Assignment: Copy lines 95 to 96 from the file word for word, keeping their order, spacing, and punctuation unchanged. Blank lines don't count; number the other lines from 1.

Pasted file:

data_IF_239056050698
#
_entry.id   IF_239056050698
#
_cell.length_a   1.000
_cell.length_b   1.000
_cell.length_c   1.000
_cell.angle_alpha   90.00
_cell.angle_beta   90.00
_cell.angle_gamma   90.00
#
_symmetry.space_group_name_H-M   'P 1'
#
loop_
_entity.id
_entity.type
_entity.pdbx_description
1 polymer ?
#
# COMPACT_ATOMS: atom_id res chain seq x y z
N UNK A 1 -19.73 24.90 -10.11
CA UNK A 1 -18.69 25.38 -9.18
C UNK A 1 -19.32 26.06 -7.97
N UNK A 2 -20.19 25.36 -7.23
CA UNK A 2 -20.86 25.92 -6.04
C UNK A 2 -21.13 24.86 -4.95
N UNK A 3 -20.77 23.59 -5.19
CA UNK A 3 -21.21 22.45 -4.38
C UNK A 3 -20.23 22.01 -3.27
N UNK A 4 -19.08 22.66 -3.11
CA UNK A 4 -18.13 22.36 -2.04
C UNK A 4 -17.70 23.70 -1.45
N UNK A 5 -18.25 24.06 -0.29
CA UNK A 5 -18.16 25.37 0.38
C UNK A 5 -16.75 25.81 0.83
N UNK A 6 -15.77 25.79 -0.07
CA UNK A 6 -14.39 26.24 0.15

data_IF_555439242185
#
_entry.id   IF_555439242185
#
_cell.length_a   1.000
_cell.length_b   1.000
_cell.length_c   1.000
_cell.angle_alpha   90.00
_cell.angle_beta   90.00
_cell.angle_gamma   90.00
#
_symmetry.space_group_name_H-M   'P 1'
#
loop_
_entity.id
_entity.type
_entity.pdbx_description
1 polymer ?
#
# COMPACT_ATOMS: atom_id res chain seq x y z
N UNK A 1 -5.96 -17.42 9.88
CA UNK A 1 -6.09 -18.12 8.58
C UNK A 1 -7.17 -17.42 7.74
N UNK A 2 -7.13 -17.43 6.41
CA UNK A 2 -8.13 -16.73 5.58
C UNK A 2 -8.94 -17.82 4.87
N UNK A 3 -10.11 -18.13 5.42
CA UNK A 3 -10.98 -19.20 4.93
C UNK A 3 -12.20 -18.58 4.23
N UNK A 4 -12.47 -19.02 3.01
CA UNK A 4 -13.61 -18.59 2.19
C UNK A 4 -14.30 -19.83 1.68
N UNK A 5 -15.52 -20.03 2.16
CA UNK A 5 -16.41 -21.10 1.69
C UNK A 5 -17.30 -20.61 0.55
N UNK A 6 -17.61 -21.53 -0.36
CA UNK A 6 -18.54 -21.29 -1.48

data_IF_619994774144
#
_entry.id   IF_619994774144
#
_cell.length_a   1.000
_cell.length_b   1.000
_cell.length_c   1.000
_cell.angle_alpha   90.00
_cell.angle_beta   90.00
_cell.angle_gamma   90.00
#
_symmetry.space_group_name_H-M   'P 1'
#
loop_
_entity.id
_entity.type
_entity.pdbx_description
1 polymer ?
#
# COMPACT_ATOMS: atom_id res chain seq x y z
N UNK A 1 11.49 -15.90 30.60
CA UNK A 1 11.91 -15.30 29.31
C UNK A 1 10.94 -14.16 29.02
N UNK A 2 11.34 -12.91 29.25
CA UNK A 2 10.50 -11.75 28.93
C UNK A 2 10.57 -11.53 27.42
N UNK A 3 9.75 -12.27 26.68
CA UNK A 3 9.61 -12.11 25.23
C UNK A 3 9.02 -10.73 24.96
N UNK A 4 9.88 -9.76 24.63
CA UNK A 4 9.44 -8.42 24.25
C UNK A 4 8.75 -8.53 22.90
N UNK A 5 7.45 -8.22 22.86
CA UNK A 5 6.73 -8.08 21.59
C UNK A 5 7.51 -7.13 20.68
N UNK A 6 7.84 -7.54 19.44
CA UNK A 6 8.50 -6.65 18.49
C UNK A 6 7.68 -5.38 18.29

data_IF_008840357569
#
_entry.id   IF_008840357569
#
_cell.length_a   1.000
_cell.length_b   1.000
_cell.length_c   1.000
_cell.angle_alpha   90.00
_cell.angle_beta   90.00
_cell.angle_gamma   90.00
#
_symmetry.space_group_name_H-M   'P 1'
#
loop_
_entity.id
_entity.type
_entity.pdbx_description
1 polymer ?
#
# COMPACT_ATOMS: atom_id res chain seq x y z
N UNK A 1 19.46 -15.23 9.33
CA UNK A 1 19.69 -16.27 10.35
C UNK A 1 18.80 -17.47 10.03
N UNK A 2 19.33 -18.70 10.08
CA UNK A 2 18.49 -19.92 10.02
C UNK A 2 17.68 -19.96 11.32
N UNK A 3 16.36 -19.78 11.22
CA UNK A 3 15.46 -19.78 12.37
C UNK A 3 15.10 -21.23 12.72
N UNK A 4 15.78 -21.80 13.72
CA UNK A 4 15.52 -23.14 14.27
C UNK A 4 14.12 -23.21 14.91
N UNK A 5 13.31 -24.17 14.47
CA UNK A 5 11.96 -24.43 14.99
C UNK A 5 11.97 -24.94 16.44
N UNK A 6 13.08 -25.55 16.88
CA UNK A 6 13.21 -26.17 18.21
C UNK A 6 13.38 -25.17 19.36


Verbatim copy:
N UNK A 1 11.49 -15.90 30.60
CA UNK A 1 11.91 -15.30 29.31